Commentaire français – English Commentary follows after
Our homage series concludes today with a montage of works by composer Francis Poulenc, who left us in 1963. Poulenc stands out amongst his peers not only as a brilliant composer and pianist, but also for his carefree life style and for his late re-embracing of faith and spirituality; the latter being aptly demonstrated by his opera Dialogues of the Carmelites and his many sacred works for a capella chorus and larger choral works with orchestra.
Music was not the Poulenc family business - pharmaceuticals was - but the well-off Poulenc explored music as a hobby at first and (later uder the tutilage of Spanish pianist Ricardo Viñes) as an all-consuming passion.
Very early on, Poulenc hooked up with a group of up-and-coming composers that author Jean Cocteau would champion under "Les Six" (a kind of thinly-veiled homage to the Russian Mighty Handful). Though their music wasn't strictly nationalistic, it was distinctive and indicative of their shared carefree lifestyle. Les Biches (music for a Diaghilev prroduction) is indicative of the style of the Six, both in foirm and subject matter - it is a reference to the frivolous behaviour of the Regal Court of France of a long-gone era.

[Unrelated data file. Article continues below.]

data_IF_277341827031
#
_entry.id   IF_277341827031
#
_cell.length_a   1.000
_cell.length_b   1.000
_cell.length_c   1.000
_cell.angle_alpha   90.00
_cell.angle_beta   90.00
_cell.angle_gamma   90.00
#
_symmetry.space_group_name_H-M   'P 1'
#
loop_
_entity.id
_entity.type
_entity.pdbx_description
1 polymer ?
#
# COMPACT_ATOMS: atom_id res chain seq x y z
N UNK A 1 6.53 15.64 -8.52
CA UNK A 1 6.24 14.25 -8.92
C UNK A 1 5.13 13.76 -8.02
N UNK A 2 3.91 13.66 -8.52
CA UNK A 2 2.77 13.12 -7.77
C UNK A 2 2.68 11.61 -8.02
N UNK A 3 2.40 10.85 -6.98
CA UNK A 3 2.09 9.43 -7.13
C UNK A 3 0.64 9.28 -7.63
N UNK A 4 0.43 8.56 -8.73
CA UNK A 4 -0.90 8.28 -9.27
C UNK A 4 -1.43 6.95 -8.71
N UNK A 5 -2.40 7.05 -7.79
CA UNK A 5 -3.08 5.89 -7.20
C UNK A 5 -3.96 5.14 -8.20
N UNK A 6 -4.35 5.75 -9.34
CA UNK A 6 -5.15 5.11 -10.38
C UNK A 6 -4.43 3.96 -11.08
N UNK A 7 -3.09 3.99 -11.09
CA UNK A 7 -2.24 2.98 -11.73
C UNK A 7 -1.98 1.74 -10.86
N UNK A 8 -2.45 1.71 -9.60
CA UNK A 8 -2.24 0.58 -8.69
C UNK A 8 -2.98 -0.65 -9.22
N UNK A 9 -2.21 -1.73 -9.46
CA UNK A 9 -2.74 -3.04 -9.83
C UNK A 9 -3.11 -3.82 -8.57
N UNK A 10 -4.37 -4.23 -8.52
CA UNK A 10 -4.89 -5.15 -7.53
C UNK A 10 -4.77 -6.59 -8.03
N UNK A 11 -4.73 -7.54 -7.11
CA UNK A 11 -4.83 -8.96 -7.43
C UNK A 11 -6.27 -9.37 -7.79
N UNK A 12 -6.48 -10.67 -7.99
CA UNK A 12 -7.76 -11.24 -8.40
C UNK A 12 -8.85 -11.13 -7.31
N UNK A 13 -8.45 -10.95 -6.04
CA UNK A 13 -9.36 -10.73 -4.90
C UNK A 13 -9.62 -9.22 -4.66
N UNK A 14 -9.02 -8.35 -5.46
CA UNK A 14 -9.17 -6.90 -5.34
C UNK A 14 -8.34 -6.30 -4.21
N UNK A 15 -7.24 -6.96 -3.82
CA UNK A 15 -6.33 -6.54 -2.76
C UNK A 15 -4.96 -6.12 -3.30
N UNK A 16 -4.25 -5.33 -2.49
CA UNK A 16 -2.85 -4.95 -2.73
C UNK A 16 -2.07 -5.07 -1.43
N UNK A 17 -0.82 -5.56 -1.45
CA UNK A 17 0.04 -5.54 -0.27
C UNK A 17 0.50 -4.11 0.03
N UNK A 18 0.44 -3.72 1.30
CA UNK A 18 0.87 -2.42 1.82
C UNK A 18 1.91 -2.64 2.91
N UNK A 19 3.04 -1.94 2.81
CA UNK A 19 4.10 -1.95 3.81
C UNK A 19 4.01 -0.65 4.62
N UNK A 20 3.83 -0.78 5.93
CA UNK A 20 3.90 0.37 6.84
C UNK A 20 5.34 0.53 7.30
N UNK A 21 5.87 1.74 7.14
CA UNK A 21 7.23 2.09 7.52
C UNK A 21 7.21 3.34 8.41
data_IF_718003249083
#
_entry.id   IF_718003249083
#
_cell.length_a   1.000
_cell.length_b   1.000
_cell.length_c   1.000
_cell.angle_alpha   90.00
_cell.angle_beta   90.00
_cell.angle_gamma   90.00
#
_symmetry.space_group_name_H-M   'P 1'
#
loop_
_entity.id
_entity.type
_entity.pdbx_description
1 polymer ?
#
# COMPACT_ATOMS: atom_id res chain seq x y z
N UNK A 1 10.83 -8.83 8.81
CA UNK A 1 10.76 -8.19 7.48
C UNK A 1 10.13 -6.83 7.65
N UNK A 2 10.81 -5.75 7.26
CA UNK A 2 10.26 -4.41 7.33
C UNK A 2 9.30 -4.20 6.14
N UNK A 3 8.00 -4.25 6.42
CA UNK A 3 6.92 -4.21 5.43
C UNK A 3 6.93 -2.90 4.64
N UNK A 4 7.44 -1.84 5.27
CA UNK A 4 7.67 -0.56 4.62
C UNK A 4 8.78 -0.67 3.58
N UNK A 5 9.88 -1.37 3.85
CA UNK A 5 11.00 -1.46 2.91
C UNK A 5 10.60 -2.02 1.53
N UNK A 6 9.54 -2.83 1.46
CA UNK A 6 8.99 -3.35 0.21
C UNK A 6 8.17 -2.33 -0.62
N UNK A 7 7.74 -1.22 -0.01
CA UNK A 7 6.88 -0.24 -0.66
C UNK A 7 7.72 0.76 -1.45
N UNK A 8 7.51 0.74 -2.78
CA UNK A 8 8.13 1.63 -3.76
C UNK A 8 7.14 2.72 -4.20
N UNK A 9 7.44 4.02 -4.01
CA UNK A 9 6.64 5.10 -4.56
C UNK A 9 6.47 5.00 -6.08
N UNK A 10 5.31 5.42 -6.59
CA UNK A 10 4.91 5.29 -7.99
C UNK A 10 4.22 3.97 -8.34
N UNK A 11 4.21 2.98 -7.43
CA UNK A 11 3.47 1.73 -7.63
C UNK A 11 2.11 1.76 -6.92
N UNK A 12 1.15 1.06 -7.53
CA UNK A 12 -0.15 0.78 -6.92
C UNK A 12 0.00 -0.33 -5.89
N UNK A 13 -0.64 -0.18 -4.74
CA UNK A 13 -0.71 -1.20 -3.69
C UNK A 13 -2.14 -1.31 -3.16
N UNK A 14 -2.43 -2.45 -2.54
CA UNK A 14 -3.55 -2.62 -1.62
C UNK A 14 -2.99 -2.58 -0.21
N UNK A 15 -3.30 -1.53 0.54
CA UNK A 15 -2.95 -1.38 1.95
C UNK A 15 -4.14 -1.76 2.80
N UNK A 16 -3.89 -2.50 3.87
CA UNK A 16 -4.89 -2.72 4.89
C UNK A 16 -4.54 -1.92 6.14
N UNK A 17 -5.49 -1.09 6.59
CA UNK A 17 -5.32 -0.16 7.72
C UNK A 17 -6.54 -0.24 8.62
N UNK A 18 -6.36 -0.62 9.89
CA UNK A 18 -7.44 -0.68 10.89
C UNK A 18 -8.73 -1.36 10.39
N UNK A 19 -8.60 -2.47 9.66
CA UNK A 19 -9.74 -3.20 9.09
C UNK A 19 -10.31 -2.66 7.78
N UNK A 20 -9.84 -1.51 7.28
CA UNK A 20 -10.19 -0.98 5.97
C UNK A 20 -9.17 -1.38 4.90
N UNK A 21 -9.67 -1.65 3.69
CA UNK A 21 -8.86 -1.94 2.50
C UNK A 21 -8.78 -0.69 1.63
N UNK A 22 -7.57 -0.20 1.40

As a pianist, Poulenc was more than serviceable. This link showcases Poulenc playing the music of Erik Satie. However, as a piano composer, Poulenc's exuberant and lively style couldn't be further from the music of his at time lugubre countryman. The Villageoises are subtitled "children's pieces" but they are by no means child's play. As for the sonata for piano four hands it is one of two sonatas Poulenc wrote for duo pianists.
The closest thing Poulenc wrote to a Symphony is his SInfonietta, a post-WWII work composed as a salute to Mozart and Haydn, though in a language neither would have necessarily recognized. To close, I chose one of Poulenc's most ambitious chamber works, scored for wind sextet and piano.
I think you will love this music too!